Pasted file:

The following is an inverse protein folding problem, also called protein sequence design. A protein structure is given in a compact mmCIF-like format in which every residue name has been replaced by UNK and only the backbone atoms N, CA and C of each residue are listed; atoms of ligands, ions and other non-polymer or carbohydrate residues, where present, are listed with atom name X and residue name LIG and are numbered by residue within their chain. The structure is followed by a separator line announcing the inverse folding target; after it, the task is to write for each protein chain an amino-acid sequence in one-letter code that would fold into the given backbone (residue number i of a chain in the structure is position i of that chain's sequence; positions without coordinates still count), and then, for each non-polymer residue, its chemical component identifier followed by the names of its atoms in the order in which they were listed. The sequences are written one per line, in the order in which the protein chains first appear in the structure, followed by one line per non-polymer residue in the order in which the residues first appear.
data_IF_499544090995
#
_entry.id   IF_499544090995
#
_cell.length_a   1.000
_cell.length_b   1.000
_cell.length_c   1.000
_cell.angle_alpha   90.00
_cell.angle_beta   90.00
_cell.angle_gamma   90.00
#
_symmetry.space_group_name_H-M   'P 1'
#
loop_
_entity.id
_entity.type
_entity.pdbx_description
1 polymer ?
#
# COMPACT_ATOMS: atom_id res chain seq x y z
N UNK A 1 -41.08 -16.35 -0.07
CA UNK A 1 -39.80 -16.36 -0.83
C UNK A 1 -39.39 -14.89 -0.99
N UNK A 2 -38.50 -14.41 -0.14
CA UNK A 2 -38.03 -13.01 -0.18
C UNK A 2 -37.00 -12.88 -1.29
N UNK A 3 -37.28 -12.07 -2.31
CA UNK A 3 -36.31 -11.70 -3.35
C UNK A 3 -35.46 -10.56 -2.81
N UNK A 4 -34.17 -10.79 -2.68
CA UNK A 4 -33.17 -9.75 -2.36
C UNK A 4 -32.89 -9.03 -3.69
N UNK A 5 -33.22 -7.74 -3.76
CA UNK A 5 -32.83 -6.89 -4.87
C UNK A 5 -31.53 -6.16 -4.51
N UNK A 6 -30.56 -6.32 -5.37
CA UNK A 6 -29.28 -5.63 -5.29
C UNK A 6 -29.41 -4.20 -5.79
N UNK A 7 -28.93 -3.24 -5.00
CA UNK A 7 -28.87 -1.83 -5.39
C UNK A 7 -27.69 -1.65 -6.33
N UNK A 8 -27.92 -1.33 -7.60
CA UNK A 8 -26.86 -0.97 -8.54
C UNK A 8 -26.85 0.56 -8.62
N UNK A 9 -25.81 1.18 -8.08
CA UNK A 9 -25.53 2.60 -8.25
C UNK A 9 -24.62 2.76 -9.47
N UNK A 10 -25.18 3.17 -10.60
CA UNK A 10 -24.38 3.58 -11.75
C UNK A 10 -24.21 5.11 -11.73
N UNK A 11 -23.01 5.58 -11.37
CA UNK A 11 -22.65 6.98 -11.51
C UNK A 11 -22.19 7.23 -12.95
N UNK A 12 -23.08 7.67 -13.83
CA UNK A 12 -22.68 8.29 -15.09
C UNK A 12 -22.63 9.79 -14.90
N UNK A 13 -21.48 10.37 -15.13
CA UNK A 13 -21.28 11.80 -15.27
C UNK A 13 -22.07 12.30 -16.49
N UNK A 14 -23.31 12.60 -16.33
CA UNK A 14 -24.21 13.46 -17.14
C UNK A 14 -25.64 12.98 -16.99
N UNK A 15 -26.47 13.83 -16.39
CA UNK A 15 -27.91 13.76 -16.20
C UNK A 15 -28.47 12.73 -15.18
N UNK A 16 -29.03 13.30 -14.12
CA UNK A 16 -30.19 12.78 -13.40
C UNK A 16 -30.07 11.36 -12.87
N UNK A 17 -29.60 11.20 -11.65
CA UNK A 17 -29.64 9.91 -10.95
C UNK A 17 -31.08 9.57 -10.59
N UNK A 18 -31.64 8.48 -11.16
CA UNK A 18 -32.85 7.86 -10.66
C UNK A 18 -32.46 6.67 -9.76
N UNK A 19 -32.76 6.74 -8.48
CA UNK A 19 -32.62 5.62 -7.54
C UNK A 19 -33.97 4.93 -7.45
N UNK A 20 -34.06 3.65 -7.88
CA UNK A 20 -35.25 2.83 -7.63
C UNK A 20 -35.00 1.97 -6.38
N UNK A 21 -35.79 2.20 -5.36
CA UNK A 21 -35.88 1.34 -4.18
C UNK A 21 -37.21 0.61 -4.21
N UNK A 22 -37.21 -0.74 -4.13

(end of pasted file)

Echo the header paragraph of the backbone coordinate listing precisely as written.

The following is an inverse protein folding problem, also called protein sequence design. A protein structure is given in a compact mmCIF-like format in which every residue name has been replaced by UNK and only the backbone atoms N, CA and C of each residue are listed; atoms of ligands, ions and other non-polymer or carbohydrate residues, where present, are listed with atom name X and residue name LIG and are numbered by residue within their chain. The structure is followed by a separator line announcing the inverse folding target; after it, the task is to write for each protein chain an amino-acid sequence in one-letter code that would fold into the given backbone (residue number i of a chain in the structure is position i of that chain's sequence; positions without coordinates still count), and then, for each non-polymer residue, its chemical component identifier followed by the names of its atoms in the order in which they were listed. The sequences are written one per line, in the order in which the protein chains first appear in the structure, followed by one line per non-polymer residue in the order in which the residues first appear.